Osheen Harruthoonyan’s family story stretches across the globe. From his Italian grandmother orphaned in India to his own upbringing spanning Greece, Iran and Canada and later moves from Vancouver to Toronto to Montreal, Harruthoonyan’s world seems to always be spinning.Perhaps that’s why this photographer is drawn to create images of space — planets, stars, galaxies that by the moment we see them are already in the past. Part of Harruthoonyan’s family history is intertwined in the Armenian genocide, with other pieces of their past left in places whose names have now changed. For the Montreal-based artist, the universe is always changing — and always related to his own memory and history.
– Written by Lise Hosein
Visions of an Alternate Earth: How One Photographer Is Merging Science & Art
Daily VICE – November 2016
Osheen Harruthoonyan has been looking into space for inspiration for years. But the photographer is also fascinated with biology and life’s inner workings. In the lab, he mixes his own chemicals and uses tools better suited for dentistry and medicine. His new exhibition is on now in Toronto and premieres in Montreal later this month. We met him at a Montreal darkroom to see his unorthodox process and find out why he says looking at his photos is like looking through a telescope and a microscope at the same time.
Saw the Splendor Exhibition – InnerSPACE – Space Channel – Bell Media
Interview by Amy Pagnota, Produced by Tim Powis + Amy Pagnotta – Aug. 2014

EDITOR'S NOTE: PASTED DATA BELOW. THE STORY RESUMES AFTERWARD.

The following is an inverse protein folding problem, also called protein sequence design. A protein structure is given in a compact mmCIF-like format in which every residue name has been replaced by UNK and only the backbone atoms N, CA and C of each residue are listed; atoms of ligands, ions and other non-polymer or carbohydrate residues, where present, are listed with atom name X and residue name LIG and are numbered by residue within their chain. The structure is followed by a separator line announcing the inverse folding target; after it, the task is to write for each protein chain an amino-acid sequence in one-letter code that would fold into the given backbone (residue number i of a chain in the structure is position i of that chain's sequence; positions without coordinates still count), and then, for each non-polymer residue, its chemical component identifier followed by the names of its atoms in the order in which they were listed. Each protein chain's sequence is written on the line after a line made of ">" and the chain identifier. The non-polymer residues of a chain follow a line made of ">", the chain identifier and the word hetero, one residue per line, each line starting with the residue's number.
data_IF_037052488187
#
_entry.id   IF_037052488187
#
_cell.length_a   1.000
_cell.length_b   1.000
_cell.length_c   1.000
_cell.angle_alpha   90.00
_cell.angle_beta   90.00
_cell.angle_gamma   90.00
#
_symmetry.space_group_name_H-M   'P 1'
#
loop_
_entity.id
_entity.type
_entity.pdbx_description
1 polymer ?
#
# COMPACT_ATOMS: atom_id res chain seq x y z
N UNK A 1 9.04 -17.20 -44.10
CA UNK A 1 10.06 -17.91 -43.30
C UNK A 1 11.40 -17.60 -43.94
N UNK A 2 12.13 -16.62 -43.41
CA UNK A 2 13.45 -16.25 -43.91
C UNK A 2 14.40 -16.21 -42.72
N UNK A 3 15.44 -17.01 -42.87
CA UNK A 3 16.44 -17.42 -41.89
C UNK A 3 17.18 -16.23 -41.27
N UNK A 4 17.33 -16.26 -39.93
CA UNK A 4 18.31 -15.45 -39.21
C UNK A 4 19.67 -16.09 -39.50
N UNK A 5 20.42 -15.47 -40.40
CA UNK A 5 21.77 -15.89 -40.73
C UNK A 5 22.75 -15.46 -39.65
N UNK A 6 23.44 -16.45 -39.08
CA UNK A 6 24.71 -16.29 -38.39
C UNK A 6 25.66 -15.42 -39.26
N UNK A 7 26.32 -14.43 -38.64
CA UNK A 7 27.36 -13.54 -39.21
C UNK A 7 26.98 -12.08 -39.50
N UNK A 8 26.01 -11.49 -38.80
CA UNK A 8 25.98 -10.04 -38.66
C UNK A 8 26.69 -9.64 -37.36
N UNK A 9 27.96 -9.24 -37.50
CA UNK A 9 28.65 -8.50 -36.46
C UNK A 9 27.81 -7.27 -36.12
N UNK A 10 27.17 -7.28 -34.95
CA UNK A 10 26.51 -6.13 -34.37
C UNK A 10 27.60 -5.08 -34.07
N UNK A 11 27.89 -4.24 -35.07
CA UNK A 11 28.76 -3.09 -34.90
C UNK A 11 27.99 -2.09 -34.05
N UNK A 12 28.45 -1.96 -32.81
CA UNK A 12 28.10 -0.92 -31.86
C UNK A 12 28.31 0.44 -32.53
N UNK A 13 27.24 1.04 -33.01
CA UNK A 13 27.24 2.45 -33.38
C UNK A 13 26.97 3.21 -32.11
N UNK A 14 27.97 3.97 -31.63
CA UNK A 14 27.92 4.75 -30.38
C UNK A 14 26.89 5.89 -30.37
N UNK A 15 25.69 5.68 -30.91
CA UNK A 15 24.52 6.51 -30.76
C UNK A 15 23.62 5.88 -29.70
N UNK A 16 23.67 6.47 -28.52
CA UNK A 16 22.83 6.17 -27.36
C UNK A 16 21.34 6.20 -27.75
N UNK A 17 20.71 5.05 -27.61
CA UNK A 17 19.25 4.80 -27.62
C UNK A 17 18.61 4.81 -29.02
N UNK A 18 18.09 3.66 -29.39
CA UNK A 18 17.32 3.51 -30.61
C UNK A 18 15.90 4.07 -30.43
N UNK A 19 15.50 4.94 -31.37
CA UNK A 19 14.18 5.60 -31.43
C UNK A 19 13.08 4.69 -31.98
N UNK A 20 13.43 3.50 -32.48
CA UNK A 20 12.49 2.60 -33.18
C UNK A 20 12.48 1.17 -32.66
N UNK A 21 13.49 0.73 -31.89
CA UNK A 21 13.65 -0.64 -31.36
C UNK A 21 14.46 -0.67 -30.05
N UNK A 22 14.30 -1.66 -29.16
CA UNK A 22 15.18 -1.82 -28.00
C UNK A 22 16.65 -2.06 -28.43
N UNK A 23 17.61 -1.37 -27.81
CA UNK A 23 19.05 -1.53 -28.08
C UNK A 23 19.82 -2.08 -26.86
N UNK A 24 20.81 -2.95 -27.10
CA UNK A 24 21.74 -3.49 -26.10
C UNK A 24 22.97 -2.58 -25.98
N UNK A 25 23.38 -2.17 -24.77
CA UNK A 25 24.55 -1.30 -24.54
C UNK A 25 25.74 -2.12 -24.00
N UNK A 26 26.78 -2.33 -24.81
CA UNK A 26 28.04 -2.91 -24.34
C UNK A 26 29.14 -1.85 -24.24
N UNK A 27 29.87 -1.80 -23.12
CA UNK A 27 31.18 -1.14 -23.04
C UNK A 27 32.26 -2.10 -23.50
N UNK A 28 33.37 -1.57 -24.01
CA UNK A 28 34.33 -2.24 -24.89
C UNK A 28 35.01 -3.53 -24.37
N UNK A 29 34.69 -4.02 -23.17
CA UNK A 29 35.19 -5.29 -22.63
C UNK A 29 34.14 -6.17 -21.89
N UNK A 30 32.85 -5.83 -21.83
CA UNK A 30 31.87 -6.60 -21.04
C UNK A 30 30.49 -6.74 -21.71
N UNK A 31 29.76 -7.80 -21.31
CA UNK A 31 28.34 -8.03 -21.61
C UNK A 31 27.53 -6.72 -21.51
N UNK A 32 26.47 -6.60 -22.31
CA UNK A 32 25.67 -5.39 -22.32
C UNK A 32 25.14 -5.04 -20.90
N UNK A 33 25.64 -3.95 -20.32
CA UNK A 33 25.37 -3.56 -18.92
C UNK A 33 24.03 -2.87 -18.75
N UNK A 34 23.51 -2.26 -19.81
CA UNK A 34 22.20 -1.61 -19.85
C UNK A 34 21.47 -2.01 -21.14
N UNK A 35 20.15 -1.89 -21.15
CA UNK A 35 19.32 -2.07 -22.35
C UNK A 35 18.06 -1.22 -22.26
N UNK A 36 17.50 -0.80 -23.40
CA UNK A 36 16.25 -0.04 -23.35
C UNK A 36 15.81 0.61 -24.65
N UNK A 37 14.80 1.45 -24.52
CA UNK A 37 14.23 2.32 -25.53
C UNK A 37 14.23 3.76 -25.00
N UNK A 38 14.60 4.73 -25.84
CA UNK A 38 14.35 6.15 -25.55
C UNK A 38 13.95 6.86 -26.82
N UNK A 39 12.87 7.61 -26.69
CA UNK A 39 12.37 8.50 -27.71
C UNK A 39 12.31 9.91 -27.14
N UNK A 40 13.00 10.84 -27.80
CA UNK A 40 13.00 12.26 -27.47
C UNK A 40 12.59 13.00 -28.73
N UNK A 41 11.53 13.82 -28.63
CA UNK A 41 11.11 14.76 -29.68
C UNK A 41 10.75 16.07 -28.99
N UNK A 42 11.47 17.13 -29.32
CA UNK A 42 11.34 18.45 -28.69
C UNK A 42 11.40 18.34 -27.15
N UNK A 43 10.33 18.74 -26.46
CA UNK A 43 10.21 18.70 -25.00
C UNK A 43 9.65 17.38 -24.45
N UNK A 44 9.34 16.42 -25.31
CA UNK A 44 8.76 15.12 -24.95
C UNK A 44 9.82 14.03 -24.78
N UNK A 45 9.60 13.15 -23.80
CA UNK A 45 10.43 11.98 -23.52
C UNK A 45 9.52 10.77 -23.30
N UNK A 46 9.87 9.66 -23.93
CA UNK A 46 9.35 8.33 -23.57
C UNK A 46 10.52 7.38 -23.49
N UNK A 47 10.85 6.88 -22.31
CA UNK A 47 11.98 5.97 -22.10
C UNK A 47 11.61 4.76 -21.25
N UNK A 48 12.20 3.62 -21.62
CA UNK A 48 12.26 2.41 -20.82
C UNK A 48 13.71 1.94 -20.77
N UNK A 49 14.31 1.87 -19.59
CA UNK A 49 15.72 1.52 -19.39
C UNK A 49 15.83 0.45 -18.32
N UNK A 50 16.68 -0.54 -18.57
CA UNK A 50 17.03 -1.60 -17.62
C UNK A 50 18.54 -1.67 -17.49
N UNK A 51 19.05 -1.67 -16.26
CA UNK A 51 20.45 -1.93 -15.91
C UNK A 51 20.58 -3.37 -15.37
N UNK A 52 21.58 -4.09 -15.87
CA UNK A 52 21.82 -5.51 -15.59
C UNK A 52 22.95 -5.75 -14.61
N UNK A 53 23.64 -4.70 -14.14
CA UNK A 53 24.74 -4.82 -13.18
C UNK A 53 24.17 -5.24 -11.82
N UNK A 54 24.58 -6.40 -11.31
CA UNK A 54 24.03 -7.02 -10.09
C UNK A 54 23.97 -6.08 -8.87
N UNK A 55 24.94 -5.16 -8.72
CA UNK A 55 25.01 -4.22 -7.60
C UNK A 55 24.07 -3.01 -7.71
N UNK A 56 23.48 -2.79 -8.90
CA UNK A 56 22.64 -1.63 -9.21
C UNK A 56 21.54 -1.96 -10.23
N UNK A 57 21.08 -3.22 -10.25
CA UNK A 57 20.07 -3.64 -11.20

Selected Publications + News (I’ve been spending too much time in the darkroom – Updating Soon – Promise!)
GUP Magazine – Issue #53 – Infinity
Published May 2017 – Cheif Editor – Katherine Oktober Matthews
Where do we begin, when we talk about infinity? Where do we end? Or, is that looking at it the wrong way entirely, because we’ve already been doing it, and will always continue, forever?
GUP#53 looks towards the infinite, the concept of the immeasurable and the unending. We’ve got a full-length interview with Katrin Koenning by Chief Editor Katherine Oktober Matthews, as well as two supporting interviews with Klaus Pichler about his new book This Will Change Your Life Forever and Natalia Wiernik about her photographs that blur boundaries between background and foreground. We’ve also got an article on Maija Tammi’s work on immortality by Max van Steen, and an article about eternal love by Matthew Barlow featuring a work by Bryan Huynh. Our Editor-at-Large Erik Vroons presents a visual narrative on the never-ending conversation between images.
Photographers highlighted in the magazine include Francesca Cesari, Xiaoyi Chen, Osheen Harruthoonyan, Benedict Redgrove, Matjaž Tančič, Jessica Thalmann, and Hannes Wiedemann, among others.